The incorporation of bioethical analysis into technology assessment, specifically in the form of the Ethical Matrix, was generally regarded as providing a useful and valuable tool, helping to clarifying issues and encourage dialogue. Individuals with contrasting worldviews can use it effectively, allowing any conflicts and consistencies of the arguments to be cross-compared. This is particularly important for policy makers who need to be explicit and transparent and to justify their decisions by reference to widely accepted ethical norms. At a simplistic level, this method may act merely as a comprehensive check-list, but when applied more comprehensively it can encourage stakeholder dialogue and clarify the interactions of scientific and ethical aspects of a particular issue.



Hide All
Beauchamp, TL. and Childress, JF. 1994. Principles of Biomedical Ethics. Fourth Edition. New York and Oxford: Oxford Press.
Carr, S. and Levidow, L. 2000. Exploring the Links between Science, Uncertainty, and Ethics in Regulatory Controversies about Genetically Modified Crops. Journal of Agricultural and Environmental Ethics. 12:1:2939
Hogeveen, H. and Meijering, A. (eds ). 2000. Robotic Milking: Proceedings of the International Symposium held in Lelystad, The Netherlands, 17-19 August 2000. Wageningen Pers pp309.
House of Lords Select Committee on Science and Technology. 2000. Science and Society. Session 1999-2000, Third report. HL paper 38, HMSO, London.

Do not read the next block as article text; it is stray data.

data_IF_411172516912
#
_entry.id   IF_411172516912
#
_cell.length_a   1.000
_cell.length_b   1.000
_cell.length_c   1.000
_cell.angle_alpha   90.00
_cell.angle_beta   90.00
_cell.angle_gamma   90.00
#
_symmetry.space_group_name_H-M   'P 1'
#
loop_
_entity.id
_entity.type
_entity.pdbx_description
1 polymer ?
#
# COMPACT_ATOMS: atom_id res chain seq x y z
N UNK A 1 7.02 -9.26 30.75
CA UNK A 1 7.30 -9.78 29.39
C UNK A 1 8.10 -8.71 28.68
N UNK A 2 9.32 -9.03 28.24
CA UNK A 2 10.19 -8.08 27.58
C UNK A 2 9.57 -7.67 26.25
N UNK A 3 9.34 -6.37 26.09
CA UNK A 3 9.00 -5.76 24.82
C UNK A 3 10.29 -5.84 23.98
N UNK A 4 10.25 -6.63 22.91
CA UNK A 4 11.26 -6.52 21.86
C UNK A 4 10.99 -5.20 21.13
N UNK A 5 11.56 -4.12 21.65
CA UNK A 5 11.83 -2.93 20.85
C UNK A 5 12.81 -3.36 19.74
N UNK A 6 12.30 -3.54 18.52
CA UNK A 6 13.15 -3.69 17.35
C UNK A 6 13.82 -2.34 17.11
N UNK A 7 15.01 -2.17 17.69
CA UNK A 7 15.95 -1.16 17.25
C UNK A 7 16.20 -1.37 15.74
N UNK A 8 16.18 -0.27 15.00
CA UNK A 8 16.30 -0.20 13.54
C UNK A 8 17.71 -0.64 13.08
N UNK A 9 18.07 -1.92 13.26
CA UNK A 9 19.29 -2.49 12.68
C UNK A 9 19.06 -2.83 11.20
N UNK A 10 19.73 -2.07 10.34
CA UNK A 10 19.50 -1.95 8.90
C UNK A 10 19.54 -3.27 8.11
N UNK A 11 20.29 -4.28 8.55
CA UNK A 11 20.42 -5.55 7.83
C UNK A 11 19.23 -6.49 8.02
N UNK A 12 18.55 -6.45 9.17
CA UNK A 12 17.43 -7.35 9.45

Kaiser, M. and Foresberg, E. 2001. Assessing Fisheries - Using an Ethical Matrix in a participatory process. Journal of Agricultural and Environmental Ethics. 14:191200
Mepham, TB. 1996. Ethical analysis of food biotechnologies: an evaluative framework. In Food Ethics (ed) Mepham, TB. London: Routledge, pp101119.
Mepham, TB. 2000. The role of food ethics in food policy. Proceedings of the Nutrition Society. 59:609618.
Millar, KM. 2000. The role of bioethical analysis in assessing Automatic Milking Systems (AMS): Examples of animal issues. In Robotic Milking: Proceedings of the International Symposium held in Lelystad, The Netherlands, 17-19 August 2000 (ed) Hogeveen, H and Meijering, A. Wageningen Pers. pp248258
Millar, KM. 2001. Bioremediation: a study of stakeholder attitudes. Biotech 12:13.
Millar, KM., Tomkins, S., White, RP., and Mepham, TB. 2001a. Consumer attitudes to the use of two dairy technologies. British Food Journal (In press).
Millar, KM., Tomkins, S., and Mepham, TB. 2001b. Food biotechnologies and retail ethics: a survey of UK retailers' views on the use of two dairy technologies. International Journal of Food Science and Technology (In press).
OST. 1999. The Advisory and Regulatory Framework for Biotechnology: Report from the Government's Review. Cabinet Office, Office of Science and Technology (OST). HMSO, London
Striling, A. and Mayer, S. 1999. Rethinking Risk : A pilot multi-criteria mapping of a genetically modified crop in agricultural systems in the UK. SPRU, University of Sussex.

Bioethical analysis of biotechnologies: lessons from automatic milking systems (AMS) and bovine somatotrophin (bST)

  • K. M. Millar (a1) and T. B. Mepham (a1)


Full text views

Total number of HTML views: 0
Total number of PDF views: 0 *
Loading metrics...

Abstract views

Total abstract views: 0 *
Loading metrics...

* Views captured on Cambridge Core between <date>. This data will be updated every 24 hours.

Usage data cannot currently be displayed